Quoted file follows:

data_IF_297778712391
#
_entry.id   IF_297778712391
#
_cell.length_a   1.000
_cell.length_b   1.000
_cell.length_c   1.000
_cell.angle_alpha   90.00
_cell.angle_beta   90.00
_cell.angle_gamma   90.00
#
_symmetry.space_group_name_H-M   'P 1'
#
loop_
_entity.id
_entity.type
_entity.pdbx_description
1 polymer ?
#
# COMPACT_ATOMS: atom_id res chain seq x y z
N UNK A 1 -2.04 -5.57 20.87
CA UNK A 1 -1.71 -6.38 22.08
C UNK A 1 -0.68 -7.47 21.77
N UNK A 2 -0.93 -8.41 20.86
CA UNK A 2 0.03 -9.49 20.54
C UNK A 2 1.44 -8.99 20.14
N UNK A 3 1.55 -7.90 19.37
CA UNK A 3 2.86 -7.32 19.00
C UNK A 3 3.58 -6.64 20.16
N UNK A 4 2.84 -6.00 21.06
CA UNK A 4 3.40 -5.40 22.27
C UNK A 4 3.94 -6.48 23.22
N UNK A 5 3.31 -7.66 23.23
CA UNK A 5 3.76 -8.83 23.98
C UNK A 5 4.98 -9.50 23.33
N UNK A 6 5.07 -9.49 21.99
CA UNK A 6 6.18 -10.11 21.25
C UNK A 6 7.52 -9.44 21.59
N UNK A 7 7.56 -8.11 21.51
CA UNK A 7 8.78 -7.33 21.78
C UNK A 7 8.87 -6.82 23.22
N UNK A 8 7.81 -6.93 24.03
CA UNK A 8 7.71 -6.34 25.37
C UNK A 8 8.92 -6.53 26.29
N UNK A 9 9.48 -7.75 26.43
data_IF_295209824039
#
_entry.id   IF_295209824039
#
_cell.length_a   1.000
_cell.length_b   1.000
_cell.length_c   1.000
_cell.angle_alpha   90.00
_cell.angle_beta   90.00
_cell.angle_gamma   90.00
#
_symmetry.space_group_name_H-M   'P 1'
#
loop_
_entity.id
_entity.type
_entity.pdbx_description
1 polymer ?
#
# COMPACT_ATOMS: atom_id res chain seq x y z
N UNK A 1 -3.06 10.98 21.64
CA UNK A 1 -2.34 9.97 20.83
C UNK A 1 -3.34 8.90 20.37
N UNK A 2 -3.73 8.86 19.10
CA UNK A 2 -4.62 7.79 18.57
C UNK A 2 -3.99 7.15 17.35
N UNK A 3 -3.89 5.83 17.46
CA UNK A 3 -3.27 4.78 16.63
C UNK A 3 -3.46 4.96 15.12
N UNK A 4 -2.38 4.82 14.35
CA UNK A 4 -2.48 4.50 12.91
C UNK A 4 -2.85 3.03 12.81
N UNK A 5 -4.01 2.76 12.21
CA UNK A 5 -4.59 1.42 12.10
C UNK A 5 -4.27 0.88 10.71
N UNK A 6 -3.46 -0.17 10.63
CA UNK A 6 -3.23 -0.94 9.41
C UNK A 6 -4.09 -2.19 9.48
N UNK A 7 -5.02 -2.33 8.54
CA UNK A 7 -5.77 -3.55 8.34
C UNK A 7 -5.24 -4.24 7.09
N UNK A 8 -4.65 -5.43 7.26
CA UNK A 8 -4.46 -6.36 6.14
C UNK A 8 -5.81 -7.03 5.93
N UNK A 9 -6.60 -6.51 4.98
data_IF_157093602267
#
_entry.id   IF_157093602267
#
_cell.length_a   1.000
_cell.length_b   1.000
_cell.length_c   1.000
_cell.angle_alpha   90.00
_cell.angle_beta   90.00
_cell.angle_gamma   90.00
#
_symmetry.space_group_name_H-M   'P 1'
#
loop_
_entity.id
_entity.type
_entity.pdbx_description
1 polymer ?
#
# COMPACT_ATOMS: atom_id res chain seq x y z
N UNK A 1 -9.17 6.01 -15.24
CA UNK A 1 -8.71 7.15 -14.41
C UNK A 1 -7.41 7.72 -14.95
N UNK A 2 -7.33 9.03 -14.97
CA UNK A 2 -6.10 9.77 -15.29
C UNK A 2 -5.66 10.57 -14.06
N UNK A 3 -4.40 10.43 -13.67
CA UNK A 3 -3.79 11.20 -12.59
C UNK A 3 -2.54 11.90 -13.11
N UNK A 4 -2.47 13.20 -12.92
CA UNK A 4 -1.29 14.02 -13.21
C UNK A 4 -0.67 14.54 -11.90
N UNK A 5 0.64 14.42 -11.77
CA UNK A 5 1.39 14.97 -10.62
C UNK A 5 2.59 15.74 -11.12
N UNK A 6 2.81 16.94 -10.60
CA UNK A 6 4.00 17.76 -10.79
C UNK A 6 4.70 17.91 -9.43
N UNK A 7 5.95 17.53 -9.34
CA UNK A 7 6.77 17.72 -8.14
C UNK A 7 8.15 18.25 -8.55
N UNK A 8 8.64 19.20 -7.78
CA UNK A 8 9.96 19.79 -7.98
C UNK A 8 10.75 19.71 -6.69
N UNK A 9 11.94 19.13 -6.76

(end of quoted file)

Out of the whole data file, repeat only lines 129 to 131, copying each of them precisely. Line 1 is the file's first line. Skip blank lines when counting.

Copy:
N UNK A 7 5.95 17.53 -9.34
CA UNK A 7 6.77 17.72 -8.14
C UNK A 7 8.15 18.25 -8.55